It’s a phrase I have repeated over and over in my life, especially when I have been most afraid. It is the only thing I know to say in the face of darkness and fear; that or the words, “I love you.” Even Stephen King knows that evil cannot stand for long against light. Laughter. Or, love.

The characters in this novel know, without needing to be told, who Mother Abagail and the dark man are. They feel the powers at war within themselves; they have dreams which will not let them sleep. And, they are called. Some make their way to Boulder, Colorado where the forces of good are gathering under Mother Abagail’s guidance. Some make their way to Las Vegas, so aptly nicknamed Sin City.

But he is in Las Vegas, and you must go there, and it is there that you will make your stand.You will go, and you will not falter, because you will have the Everlasting Arm of the Lord God of Hosts to lean on. Yes. With God’s help you will stand. (p. 904)

My mother has often suggested that the Enemy is not ugly at all. Because he is the father of lies, the ultimate deceiver, perhaps he is really quite handsome. Perhaps he wears a jacket with two buttons on the front pockets, blue jeans, and low-heeled cowboy boots such as the Walkin’ Dude does.

Perhaps the plague which annihilated most of the world’s population was begun by scientists with less than honorable intentions. Or, perhaps the very hand of Satan was behind their invention gone awry. In any case, the world which Stephen King created in this novel does not seem as far fetched as it once might have been. In fact, the scariest part of all is that it feels downright possible.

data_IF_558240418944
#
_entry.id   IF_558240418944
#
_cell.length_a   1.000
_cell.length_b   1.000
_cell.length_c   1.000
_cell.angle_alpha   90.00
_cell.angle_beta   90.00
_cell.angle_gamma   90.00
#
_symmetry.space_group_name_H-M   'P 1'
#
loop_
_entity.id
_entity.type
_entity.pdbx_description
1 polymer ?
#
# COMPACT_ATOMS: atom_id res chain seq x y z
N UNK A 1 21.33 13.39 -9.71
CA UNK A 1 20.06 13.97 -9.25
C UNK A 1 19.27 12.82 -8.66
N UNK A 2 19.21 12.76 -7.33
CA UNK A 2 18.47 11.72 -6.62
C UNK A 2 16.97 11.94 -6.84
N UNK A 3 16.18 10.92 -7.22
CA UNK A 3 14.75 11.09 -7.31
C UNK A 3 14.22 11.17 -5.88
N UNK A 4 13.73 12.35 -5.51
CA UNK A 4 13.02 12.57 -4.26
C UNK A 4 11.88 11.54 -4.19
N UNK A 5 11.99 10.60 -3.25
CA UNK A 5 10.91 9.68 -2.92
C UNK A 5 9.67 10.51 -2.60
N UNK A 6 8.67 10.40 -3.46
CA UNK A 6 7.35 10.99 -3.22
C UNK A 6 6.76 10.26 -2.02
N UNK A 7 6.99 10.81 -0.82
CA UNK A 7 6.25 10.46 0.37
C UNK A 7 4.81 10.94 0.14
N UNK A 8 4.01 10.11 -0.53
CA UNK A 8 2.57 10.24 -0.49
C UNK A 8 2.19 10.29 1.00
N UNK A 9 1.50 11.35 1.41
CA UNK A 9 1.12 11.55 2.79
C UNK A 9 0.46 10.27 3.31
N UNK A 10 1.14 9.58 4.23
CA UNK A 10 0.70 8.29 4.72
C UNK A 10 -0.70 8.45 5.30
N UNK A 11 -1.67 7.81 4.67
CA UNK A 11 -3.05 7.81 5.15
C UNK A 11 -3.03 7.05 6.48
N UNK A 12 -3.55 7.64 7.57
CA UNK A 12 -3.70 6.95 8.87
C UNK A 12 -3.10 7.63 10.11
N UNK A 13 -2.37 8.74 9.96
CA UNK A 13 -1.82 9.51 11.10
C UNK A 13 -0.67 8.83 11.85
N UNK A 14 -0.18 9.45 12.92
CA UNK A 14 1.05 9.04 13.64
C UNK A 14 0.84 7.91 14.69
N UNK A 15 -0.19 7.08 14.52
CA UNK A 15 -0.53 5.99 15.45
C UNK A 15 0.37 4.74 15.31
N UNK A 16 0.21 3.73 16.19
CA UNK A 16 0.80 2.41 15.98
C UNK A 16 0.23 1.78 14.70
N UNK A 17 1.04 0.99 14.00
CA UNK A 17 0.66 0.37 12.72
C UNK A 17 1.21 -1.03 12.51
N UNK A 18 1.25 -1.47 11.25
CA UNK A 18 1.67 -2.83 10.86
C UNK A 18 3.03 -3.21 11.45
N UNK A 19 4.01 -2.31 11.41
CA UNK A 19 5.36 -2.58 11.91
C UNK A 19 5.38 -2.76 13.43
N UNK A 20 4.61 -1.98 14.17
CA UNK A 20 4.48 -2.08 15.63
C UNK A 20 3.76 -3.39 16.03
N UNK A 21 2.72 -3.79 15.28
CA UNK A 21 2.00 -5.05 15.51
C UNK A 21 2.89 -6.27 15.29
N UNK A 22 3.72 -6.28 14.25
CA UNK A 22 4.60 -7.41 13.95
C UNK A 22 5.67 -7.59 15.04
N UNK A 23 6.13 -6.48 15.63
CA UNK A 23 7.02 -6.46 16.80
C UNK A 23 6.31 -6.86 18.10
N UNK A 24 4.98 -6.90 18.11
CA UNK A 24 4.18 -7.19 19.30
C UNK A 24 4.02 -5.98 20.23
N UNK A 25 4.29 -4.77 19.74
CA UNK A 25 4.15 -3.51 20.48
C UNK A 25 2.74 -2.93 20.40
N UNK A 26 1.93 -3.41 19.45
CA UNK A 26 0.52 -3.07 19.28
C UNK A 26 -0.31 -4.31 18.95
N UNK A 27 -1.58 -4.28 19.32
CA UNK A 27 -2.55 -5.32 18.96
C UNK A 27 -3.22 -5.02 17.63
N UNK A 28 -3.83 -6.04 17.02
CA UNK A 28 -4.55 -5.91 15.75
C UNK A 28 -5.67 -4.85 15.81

Until the very end we are drawn into the battle, witnessing the stand of courage against that which frightens us most.

Yet, I will fear no evil. Even when it seems it will not be vanquished.

German Lit Month Has Arrived

I remember the books I’ve read for the challenges sponsored by fellow bibliophiles with great fondness. I would not have found The Virginian by Owen Wister, had it not been for a Western Challenge hosted by James. I would not have read Kafka On The Shore had I not hosted the first Japanese Lit Challenge. I would not have read Skylight by Jose Saramago if not for Stu and Richard‘s Spanish Lit Month, nor Therese Raquin without Thyme for Tea‘s event, Paris in July. And, I would not have read Buddenbrooks had I not picked it up for German Lit Month which comes around each November.

While I have several books on my night stand for Richard’s Argentinean Literature of Doom event, namely Buenos Aires Noire recently sent to me from Akashic Books, I am sorely tempted to read Effi Briest for German Lit Month, which came wholeheartedly recommended by Tom the last time November rolled around. (Or, was it the year before?)

imageAssuming that I can come through conferences unscathed, meaning not depleted of every ounce of energy remaining since Halloween’s tricks and treats, that is the book I will embark upon, with Peirene Press’ Dance by The Canal closely following.


The review site can be found here.)

Readathon Ready

The house is clean. The apples have been picked. The stack of books lie in wait. Tomorrow is Dewey’s 24 Hour Readathon, a blogging event I took part of at its inception, now faithfully carried on by Andi and others.